The report states that several studies have confirmed that the Indus River plains aquifer, beneath the India-Pakistan border demonstrates the world’s worst groundwater depletion. The Indian Ministry of Water Resources has classified a large proportion of northwestern India as ‘overexploited’ and the water tables in the region show significant decline. Some urban areas have reported a decline as much as 10 metres in a single year. (As far as India is concerned, several media reports too cover this issue of groundwater decline across the country. For examples see here and here.) A similar story unfolds in the North China Plain aquifer system and a developed economy like the US is no exception to the laws of nature. Large-scale irrigation in the west-central United States has proven quite disastrous for the region. Several counties in Texas are reported to have experienced declines of over 45 metres in the aquifer. A 2010 study estimated that ‘depletion of groundwater in the Texas Central High Plains area of the aquifer was ten times the rate of recharge.’ Similar over-exploitation can be seen right across the world.
What happens when we over-extract groundwater?
The UNEP report explains it well:
‘Even when abstraction does not exceed recharge, it can alter complex aquifer system dynamics, decreasing spring and stream flow and degrading water quality (12). In addition to undermining the sustainability of continued human uses, depletion of many aquifer systems in arid and semi-arid areas has been linked to diminished capacity for support of ecosystem functions and to environmental damage (12,13).’
‘Salinization often occurs in coastal aquifers where overexploitation of groundwater can stimulate recharge from more saline waters within the groundwater system and seriously degrade water quality (34,12). Several areas in North Africa have experienced this type of seawater intrusion, including Tunisia, Libya and the Nile Delta (34). Excessive withdrawal of water from some aquifers has led to significant land subsidence. This is of particular concern in urban areas where the damage can be substantial. A study in Mexico’s Toluca Valley estimated areas of subsidence up to two metres between 1952 and 2009 (35). On the Southern Yangtze Delta in China, subsidence from over abstraction of as much as three metres has caused cracking of buildings and failure of buried pipelines (36). Declining water tables can reduce stream flow, affect water quality in wetlands and lakes, dry up wetlands, diminish the capacity of rivers to dilute inflowing pollutants and change areas of groundwater discharge to areas of groundwater recharge (6,37). These changes can directly eliminate or degrade habitat and result in loss of biodiversity, and can indirectly cause repercussions throughout aquatic and terrestrial ecosystems (37).’ Shortage of water also leads to potentially unsavoury practices such as land grabs in Africa where states such as China, India, South Korea and the Oil-rich gulf states are buying up water-rich land to secure their food supply.The current state of understanding and management in the UNEP report is well worth a read.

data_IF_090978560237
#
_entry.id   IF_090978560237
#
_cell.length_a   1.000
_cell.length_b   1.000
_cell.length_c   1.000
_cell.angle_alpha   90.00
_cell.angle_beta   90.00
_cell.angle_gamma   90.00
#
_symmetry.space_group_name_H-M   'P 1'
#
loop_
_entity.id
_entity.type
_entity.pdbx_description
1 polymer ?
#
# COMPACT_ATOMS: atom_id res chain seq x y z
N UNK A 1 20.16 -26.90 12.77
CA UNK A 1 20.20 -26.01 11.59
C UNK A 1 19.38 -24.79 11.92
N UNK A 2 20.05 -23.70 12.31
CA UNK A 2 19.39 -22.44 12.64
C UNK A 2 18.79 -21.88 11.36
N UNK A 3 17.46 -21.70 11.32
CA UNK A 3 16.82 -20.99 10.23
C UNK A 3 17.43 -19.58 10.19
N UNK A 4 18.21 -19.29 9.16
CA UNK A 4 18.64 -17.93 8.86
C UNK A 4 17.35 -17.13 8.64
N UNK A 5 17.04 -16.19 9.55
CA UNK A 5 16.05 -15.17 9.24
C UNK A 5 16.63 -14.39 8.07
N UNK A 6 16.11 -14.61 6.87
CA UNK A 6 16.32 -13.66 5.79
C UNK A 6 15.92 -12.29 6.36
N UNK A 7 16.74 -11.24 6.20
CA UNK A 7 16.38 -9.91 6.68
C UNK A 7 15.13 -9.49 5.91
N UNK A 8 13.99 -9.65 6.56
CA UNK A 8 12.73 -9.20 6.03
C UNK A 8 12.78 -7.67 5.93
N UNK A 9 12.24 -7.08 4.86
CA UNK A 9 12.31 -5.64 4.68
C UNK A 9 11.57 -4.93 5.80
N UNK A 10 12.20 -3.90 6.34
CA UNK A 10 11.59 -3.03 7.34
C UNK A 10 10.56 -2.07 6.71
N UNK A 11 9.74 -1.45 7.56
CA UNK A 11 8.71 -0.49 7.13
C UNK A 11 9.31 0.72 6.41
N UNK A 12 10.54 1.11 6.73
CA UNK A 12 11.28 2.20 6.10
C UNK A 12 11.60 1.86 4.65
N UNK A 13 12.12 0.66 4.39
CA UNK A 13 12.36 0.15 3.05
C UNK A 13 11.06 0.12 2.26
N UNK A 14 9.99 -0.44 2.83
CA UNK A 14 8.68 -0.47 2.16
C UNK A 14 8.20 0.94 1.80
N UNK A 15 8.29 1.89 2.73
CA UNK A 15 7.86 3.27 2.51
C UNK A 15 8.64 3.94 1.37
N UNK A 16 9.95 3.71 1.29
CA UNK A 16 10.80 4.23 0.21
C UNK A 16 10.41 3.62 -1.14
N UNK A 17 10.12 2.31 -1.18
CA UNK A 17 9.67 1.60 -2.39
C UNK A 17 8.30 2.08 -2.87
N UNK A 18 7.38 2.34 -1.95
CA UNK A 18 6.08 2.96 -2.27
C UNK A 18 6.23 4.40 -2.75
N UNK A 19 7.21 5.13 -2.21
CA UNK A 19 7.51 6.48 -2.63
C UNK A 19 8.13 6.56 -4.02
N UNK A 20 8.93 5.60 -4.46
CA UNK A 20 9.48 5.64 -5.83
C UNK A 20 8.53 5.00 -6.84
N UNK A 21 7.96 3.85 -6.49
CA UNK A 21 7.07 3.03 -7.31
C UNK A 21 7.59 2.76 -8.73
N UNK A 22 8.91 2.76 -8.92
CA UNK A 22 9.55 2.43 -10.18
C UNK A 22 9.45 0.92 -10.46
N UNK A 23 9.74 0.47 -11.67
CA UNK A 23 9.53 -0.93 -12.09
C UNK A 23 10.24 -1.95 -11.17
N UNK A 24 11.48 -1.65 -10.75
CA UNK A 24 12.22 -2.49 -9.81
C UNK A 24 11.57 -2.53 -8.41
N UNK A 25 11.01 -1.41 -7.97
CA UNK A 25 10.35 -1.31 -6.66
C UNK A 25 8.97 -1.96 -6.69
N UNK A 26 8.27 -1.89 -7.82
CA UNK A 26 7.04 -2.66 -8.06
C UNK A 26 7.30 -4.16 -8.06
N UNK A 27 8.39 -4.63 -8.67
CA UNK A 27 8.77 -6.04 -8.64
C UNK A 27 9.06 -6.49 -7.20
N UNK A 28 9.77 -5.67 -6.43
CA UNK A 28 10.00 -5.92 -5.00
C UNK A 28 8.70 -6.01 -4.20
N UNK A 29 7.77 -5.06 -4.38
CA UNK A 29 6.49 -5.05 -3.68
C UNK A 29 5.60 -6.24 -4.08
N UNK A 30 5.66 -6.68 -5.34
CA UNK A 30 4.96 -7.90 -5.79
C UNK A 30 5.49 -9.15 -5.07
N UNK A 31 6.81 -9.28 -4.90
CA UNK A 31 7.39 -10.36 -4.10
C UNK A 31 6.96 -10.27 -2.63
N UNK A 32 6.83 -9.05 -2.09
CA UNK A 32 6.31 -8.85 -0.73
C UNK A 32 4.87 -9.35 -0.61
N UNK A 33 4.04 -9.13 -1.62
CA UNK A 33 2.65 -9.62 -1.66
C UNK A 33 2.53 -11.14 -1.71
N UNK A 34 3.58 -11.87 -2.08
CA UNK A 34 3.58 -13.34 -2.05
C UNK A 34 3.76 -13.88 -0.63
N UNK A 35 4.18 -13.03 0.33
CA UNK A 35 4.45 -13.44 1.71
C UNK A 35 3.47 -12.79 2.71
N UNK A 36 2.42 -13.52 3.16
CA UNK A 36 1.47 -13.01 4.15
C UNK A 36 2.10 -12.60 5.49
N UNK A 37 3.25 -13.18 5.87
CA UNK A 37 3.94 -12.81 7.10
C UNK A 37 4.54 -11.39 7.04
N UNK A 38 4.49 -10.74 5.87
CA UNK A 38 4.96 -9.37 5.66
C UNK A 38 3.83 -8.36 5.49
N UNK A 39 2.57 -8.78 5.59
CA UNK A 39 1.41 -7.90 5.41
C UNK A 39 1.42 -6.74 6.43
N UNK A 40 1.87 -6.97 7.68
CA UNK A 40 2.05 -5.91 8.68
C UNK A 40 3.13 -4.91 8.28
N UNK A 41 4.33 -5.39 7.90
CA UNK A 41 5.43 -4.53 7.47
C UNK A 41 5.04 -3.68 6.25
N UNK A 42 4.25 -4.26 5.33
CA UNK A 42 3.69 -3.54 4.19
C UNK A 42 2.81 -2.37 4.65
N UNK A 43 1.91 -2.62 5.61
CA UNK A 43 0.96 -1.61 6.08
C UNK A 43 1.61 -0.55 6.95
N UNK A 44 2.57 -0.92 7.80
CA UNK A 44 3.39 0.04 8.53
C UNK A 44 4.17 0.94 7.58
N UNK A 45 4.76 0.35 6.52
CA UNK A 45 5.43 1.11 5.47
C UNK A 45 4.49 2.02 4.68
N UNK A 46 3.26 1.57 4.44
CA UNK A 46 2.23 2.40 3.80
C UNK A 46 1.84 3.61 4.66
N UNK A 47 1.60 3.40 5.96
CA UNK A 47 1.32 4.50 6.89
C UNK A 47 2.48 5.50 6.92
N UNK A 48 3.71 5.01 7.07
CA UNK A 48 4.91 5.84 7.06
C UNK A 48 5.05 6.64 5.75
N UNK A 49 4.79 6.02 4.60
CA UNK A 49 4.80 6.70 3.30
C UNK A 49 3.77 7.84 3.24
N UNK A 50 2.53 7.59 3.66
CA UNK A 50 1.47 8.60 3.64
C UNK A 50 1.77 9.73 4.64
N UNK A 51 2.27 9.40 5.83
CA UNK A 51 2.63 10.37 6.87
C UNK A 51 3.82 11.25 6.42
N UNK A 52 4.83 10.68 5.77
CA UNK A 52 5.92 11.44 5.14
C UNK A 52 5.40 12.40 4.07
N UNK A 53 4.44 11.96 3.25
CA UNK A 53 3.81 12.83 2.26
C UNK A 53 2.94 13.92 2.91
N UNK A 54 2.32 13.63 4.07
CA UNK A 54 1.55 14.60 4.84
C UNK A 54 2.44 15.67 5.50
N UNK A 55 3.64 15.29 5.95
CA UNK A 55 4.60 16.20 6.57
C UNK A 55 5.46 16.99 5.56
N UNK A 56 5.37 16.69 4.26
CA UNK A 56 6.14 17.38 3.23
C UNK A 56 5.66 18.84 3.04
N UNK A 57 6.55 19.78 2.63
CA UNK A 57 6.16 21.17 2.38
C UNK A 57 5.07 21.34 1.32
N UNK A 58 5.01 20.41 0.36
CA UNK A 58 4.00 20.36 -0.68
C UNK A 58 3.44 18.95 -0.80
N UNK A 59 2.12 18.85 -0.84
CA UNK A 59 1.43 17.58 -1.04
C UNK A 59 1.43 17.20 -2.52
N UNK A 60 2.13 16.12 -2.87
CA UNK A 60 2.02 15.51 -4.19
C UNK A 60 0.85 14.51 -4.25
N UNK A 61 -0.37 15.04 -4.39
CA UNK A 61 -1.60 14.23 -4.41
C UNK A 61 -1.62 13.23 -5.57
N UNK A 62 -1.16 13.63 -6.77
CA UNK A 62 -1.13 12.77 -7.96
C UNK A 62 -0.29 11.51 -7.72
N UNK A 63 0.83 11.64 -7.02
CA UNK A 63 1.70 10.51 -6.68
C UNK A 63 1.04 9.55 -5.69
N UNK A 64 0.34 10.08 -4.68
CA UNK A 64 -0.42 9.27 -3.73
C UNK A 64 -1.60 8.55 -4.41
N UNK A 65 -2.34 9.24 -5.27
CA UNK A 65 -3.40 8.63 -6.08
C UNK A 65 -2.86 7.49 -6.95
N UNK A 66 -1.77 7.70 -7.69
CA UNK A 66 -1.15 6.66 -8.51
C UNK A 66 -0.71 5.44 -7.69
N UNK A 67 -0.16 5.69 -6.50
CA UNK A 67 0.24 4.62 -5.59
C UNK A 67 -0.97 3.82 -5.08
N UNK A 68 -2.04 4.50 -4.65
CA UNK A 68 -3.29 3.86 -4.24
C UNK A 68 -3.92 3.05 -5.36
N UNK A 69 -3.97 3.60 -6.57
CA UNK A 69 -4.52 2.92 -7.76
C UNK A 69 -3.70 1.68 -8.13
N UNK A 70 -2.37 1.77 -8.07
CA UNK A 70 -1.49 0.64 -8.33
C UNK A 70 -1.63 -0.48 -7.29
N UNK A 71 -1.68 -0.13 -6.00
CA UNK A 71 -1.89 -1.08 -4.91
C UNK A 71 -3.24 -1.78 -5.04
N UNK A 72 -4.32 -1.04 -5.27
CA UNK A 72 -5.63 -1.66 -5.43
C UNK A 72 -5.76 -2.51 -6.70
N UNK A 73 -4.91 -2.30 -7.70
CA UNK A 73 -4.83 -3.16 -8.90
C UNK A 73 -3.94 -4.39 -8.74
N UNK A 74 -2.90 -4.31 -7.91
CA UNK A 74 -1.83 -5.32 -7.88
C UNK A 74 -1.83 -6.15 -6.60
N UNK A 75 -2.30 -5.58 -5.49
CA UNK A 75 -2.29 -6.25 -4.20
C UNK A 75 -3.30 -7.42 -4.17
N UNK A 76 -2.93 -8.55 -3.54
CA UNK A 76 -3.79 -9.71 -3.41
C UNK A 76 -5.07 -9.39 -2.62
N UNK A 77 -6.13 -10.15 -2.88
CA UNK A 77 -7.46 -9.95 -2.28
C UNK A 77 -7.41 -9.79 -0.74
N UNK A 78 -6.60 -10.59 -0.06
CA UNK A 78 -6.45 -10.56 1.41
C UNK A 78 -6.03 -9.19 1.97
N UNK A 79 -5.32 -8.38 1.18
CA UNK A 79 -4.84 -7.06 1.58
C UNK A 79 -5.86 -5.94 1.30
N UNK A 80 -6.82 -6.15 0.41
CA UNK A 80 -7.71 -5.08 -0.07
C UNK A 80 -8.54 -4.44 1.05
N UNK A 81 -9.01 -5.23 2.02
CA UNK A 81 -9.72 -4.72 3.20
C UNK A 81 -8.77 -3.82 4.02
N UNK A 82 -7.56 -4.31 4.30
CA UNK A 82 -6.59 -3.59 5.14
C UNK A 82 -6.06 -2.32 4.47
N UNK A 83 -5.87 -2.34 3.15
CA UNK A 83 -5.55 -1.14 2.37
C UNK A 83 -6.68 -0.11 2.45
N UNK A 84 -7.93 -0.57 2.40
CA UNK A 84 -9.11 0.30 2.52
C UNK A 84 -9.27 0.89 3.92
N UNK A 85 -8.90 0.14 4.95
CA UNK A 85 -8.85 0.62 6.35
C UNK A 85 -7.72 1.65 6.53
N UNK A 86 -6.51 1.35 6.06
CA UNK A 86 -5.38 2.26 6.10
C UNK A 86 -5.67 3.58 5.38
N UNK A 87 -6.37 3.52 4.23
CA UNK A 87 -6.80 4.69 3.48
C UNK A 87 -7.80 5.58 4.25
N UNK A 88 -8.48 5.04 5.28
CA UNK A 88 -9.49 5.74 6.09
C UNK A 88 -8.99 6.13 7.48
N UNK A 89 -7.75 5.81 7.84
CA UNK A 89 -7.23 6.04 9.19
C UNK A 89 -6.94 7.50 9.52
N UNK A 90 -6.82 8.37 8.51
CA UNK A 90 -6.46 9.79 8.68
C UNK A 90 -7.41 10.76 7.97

Is there hope yet?
Yes. In several pockets. For instance, there is research being done on water, culture and identity in Balochistan. Ancient community owned irrigation structures such as Karezs that have been ignored, if not discredited in the quest for ‘modernity’. Several sponsors in conjunction with the state, have been encouraging tube wells at the expense of the local society and the environment. However research reveals that protecting them could bring back not only lost livelihoods but also dignity to the rural poor. Another significant benefit would be that the entire community would be invested in protecting groundwater together and it wouldn’t be an ‘each for himself, God for all’ approach that private tubewells tend to propagate. Read more here.
Another example – In India, six thousand farmers in Andhra Pradesh have become ‘barefoot water scientists’. They have been trained by NGOs on groundwater management. As a result, they are empowered to manage their resources and cooperate with other farmers of the region. Watch this video.
There are several more examples, but they are currently only sporadic. The need of the hour is systemic change. So irrespective of whether you and I are farmers or not, each of us is the protagonist of this story. Each of us needs to find a way to stay informed and more importantly get involved somehow. Some ways that come to mind immediately are researching, advocating, legislation, finding new technology, creating communities that understand the implications and demonstrate care, running private enterprises or social enterprises that can find innovative solutions to the problems listed above. After all, there is not a single person who can claim to not benefit from groundwater either directly or indirectly. If you think this is not your problem, take a look at this video.
SO HOW DO YOU WANT THIS STORY TO END?